How much different is it really, then imagining that say, Krishna, for example, was a prophet and then the message was changed over the centuries? Right? If something can undergo such a radical change as Christianity, then there's no limit as to how far people are able to change things. Right? I actually asked my professor this my tafsir. Professor directly within the other Fatah, Jordanian professor of Tafseer. Fantastic professor.
And he was sympathetic to the idea he said, Yes, that's an opinion. He was like, even if
he said he didn't favor that opinion in particular, but he did agree that it was a valid opinion, and one that has backing by the Koran.
our step back basically told us that we can't with certain knowledge, disqualify
other figures that existed chronologically before the Prophet Muhammad
from being prophets, right, whether they're from North America, South America, I read a
I read, I was reading about some
old Native American figures that, you know, once in a while that one would pop up and the message was no alcohol and only pray to one God and these sorts of things. So, you know, it's possible, right? Obviously, the historical chain has been broken. So we don't have direct evidence or reliable evidence. But theoretically, it is possible. Okay.
So if that's true, or if it's possible, if we can't rule it out, then why aren't they in the Koran? And it comes back to this thing that a lot of us for hunting is trying to teach us is that the Koran is not a history book. Like it's, it's about an expectation, what expectation do you come to the Quran with? Do we expect the Quran to account for all historical figures? Are all historic agents of Revelation? Or all civilizations?
For that matter? No, that's not the purpose of the Quran.
The Quran is meant to give us the specifics, the specific information about how the unseen works,
so that we might believe and worship Allah in the way that he wants to be worshipped.
And those historical figures
are not essential to that objective or goal. First of all, second of all, second of all, we can't divorce the Koran from its immediate audience. Right? It's true that the message of the Quran is universal. Right. And it's true that the information about the unseen is is universal, right. And even now, the city or that we were given, has become universal, it is universal, it's considered valid for all people, right?
However, that doesn't mean that there aren't timely and local concerns about how to communicate that message.
So think about the reaction if Allah subhanaw taala approached this group of Bedouin largely illiterate Arabs, with stories, examples and figures of people that they had never heard of before lands that they had never realized existed before in the case of North America. Right? Would this have been something that would have added to the quality of proof that was given to them? Or would it have been something that detracted from the force of the argument, that would have been something that detracted from right? They were already trying to insinuate the Prophet Muhammad SAW a sudden was crazy. He starts coming, talking about people in a land that's far away that no one's ever heard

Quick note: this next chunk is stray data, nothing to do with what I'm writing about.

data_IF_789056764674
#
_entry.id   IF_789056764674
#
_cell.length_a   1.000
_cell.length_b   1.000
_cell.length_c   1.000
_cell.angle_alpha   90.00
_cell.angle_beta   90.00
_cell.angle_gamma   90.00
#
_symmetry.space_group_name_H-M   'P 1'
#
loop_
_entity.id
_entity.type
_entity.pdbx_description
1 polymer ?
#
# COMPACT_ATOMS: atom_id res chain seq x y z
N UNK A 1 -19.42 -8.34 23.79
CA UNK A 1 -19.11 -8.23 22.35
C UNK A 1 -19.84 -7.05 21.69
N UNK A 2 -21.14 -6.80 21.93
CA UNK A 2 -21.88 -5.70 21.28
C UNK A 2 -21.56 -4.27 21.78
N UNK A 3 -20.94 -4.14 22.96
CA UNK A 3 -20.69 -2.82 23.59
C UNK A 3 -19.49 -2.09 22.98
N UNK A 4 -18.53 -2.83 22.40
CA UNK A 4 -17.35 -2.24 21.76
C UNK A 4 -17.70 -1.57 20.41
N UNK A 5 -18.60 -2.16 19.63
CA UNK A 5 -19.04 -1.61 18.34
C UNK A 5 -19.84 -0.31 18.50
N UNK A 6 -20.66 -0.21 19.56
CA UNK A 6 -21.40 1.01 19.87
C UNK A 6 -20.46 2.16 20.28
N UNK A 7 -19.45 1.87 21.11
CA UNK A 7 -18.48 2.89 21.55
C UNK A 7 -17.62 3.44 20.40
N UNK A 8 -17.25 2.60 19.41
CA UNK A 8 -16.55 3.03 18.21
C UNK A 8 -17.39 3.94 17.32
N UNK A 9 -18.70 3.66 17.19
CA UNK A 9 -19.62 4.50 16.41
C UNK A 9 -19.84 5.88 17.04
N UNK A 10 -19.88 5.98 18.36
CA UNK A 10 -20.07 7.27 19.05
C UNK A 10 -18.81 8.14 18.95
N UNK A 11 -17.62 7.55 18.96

of all this other stuff, it likely would have been interpreted in that way as well. And so it would have been an unnecessary trial. And so a last final data, when he uses specific prophets and specific stories, he's using all things that are in their kind of familiar universe. Right? Even if they didn't have 100% information, or the whole story about some of these prophets, they were names that were recognized. Right.
And it's significant that they actually shifted that period of the Koran that was revealed in Mecca.
It has older stories, right? Not like your, your classic Abrahamic figures like less Moses less Jesus, right? It has I had, and the mood and Saudi, which are much more kind of quote unquote, Arab, you know, Arabian Peninsula prophets, right, that were very much in the imagination of, of the Arabs of Mecca. And then when they get to Medina, Medina has a much larger
actually, it has a Jewish population, whereas Mecca does not. Right now you have this kind of other
geography that needs to be addressed, which is the people who are attached to Judaism, and the Torah, and Moses and all these other sorts of prophets. And so you have an entire other geography to, to address. Right? So
the answer is an expectation, right? Like we come to the Koran with with proper expectations, and will realize that it's exactly suited and tailored for its purpose, but not for the purpose that we might mistakenly think it should have. Write the Koran. It might have scientific miracles in it, but it's not a book of science. It might have historical facts in it, but it's not a book of history. It's primarily about communicating the realities of the unseen that we have to know for our salvation, and convincing us of those things and then the realities of Sharia, which is simply how Allah wants to be worshipped. And that is
everything that you'll find within the Quran is within that scope and serves that purpose. And nothing is in the Quran that would detract from that
so I will also honey that he talks about
levels, when it comes to people's knowledge about Allah is like if the purpose is, if the purpose is and the loftiest knowledge that there is the best knowledge there is. It's not, it's not Hadith, it's knowledge about Allah.
the proportion or the amount that we know about Allah,